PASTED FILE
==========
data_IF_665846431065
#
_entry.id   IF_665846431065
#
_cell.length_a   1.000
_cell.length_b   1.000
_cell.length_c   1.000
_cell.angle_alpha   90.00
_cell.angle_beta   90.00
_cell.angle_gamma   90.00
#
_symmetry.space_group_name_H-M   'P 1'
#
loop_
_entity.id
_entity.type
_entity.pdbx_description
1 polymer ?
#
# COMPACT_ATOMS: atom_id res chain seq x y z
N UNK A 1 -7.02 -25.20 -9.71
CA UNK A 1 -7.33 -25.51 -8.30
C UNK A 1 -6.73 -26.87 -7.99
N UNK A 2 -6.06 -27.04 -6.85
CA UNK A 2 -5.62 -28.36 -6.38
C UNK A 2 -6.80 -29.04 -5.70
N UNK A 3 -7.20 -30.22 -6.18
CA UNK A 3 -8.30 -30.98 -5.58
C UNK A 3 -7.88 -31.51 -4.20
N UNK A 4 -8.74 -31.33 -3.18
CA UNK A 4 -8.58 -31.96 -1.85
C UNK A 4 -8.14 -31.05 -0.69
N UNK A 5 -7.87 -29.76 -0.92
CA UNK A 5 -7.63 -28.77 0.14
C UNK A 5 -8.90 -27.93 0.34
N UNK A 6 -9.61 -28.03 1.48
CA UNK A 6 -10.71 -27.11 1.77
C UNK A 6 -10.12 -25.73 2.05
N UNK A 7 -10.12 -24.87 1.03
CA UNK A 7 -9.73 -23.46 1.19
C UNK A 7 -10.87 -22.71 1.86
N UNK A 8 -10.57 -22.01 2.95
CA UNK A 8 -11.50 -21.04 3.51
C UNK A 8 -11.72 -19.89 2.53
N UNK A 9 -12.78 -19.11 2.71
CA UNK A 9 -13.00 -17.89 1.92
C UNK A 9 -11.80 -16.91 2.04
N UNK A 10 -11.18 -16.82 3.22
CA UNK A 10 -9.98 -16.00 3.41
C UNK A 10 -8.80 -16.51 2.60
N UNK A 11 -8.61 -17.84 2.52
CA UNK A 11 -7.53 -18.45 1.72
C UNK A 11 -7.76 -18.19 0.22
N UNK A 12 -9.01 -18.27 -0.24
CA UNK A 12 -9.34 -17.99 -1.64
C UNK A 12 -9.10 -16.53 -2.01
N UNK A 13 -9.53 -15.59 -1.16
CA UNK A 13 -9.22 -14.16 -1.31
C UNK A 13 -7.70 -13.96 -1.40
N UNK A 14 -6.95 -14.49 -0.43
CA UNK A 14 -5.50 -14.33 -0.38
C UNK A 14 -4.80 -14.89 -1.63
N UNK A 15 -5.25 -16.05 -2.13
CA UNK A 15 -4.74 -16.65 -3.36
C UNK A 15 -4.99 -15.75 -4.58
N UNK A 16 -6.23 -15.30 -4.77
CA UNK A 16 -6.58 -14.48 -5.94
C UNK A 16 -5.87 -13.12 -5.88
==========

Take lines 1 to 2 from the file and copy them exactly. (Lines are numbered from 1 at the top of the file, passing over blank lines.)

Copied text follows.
data_IF_665846431065
#